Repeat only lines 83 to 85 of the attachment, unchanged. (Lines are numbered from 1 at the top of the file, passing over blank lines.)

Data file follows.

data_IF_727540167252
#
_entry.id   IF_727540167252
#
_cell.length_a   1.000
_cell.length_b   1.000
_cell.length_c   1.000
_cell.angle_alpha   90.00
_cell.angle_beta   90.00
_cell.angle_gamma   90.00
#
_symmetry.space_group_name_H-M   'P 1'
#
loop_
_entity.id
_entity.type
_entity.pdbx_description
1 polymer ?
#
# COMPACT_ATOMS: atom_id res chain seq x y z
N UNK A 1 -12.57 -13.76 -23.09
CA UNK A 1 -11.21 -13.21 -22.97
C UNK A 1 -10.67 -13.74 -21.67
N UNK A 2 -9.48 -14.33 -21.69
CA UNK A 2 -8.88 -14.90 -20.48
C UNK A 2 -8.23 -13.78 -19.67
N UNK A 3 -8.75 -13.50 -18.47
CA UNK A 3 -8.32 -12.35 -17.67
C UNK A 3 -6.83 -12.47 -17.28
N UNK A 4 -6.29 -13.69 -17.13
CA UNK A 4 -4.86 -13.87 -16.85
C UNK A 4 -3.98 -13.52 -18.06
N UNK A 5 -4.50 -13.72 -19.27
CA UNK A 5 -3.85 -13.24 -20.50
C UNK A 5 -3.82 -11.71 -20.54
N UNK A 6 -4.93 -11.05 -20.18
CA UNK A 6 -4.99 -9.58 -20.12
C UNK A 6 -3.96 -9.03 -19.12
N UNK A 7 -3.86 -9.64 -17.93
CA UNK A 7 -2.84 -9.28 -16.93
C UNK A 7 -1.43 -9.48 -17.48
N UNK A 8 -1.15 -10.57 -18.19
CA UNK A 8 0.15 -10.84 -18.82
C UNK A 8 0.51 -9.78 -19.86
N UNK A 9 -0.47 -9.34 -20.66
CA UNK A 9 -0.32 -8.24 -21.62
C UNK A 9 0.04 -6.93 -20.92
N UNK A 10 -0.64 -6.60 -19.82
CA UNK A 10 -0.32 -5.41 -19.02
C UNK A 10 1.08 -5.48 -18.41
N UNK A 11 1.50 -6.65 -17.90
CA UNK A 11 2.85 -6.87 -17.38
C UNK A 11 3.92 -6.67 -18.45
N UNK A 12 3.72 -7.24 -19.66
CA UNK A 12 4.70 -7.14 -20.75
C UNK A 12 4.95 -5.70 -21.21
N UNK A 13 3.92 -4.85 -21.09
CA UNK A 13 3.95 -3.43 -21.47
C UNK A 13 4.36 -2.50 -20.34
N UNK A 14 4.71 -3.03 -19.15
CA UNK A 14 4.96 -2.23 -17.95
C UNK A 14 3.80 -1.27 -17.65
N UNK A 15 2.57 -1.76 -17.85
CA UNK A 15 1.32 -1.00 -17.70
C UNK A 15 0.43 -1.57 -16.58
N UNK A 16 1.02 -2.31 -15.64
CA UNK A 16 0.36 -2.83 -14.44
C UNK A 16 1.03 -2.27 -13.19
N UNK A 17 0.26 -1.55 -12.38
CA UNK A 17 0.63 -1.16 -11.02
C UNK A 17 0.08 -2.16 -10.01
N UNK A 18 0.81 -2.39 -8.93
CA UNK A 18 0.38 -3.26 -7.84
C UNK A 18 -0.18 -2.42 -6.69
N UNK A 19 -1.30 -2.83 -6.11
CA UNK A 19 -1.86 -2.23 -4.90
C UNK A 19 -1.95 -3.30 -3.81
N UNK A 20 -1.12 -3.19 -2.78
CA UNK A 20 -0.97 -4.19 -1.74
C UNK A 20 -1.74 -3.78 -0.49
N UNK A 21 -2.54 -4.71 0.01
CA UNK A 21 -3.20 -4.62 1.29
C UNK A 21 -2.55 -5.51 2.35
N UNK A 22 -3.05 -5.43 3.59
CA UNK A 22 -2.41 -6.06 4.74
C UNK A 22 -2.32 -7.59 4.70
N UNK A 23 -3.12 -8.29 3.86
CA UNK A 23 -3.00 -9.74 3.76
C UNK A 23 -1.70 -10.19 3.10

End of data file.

C UNK A 21 -2.55 -5.51 2.35
N UNK A 22 -3.05 -5.43 3.59
CA UNK A 22 -2.41 -6.06 4.74